In More Moves with Compound Interest, we looked at how to use the compound interest formula for investments that accrue interest more than once a year, whether it be daily, weekly, monthly, quarterly or semiannually. If you remember, more interest is accrued on amounts that gather interest more than once a year. So does it really make sense just to divide the annual interest rate to express the interest rate of an amount that compounds more than once a year if they give different answers.

Well, not really. That is why we calculate the effective interest rate, the actual amount of interest that will be accrued in a year.

Remember, to calculate the value of an amount that compounds more than once the year, we can use the formula:

$A=P\left(1+\frac{r}{k}\right)^{nk}$A=P(1+rk)nk

However, if we just want to calculate the effective interest rate, we need to leave out the principal amount. We do this using the formula:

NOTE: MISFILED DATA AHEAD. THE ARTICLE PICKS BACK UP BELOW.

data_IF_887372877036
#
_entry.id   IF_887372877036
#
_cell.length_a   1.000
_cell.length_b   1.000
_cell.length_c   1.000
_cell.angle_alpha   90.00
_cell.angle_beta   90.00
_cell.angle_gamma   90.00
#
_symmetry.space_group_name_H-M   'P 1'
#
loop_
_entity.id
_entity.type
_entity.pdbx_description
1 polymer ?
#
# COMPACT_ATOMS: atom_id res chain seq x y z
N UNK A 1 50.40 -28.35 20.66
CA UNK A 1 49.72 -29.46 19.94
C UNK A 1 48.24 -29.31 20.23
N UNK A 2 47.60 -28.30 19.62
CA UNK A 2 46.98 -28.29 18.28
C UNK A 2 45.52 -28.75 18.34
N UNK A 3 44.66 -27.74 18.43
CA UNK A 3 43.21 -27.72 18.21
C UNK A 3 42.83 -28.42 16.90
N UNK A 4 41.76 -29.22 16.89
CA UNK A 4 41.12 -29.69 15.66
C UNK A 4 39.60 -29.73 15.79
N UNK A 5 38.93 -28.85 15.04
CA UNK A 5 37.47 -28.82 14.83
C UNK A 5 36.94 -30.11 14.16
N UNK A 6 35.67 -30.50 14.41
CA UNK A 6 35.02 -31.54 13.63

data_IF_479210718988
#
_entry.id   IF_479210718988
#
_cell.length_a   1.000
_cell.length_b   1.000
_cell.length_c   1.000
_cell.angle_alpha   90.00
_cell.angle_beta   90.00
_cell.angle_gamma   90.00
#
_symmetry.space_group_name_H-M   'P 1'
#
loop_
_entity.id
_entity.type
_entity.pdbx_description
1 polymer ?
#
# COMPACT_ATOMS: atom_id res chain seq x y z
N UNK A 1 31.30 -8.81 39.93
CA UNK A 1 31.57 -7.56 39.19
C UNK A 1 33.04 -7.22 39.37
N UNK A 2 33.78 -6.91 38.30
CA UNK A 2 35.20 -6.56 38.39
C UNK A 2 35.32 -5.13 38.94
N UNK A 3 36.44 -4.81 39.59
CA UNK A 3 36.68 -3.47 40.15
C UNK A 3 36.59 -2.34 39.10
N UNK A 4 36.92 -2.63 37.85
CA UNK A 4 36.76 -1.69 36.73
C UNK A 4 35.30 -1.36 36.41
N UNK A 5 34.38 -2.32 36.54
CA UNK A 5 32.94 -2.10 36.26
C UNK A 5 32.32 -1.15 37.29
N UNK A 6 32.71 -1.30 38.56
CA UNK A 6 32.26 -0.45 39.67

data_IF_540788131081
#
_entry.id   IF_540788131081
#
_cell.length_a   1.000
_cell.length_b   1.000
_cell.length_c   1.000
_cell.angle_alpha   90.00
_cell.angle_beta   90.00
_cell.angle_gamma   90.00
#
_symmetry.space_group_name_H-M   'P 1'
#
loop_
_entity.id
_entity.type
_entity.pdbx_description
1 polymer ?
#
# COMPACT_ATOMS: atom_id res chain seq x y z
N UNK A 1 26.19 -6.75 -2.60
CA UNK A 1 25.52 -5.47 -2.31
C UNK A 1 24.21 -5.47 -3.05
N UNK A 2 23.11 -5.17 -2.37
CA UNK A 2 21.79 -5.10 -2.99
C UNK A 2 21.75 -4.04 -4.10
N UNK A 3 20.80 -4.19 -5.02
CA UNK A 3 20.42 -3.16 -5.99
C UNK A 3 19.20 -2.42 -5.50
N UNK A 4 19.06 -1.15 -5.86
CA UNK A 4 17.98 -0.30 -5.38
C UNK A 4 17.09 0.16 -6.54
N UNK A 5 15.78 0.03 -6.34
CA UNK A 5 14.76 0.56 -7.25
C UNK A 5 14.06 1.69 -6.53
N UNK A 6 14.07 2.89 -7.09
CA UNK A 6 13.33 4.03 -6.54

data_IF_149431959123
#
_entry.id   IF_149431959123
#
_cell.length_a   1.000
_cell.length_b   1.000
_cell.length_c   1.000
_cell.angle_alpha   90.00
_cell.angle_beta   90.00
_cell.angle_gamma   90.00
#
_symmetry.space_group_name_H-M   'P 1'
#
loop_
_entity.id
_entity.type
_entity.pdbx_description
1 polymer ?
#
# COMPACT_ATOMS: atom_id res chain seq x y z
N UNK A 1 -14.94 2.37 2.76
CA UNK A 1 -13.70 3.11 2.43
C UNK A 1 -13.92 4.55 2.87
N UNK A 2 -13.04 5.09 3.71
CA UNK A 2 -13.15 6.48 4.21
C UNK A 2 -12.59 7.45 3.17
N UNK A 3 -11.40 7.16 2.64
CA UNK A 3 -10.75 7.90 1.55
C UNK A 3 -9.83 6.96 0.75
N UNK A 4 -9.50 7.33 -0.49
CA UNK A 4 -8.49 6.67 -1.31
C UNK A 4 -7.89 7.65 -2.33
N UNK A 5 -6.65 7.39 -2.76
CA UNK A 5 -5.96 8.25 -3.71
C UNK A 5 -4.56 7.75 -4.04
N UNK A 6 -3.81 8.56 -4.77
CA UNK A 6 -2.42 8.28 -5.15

Then remember to convert this decimal answer to a percentage by multiplying by $100$100 and adding a $%$% symbol.

There is another way to work out the effective effect rate if you know the total amount of interest that a loan will incur. That is:

$\text{effective interest rate }=\frac{\text{total amount of interest}}{\text{loan amount }}\times100$effective interest rate =total amount of interestloan amount ×100

Being able to calculate the effective interest rate can come in handy when you're choosing bank accounts or home loans so you can work out how much interest you will actually earn (or have to pay in the case of loans).

Practice questions

Question 1

Neil invested $\$3500$$3500 at $4.3%$4.3% p.a. compounded daily.

Find the amount of interest earned in a year.

Write your answer to the nearest cent.

Find the effective annual interest rate as a percentage.

Round your answer to two decimal places.

Question 2

An investment earns interest at a rate of $7.2%$7.2% compounding semiannually.

What is the effective rate correct to two decimal places?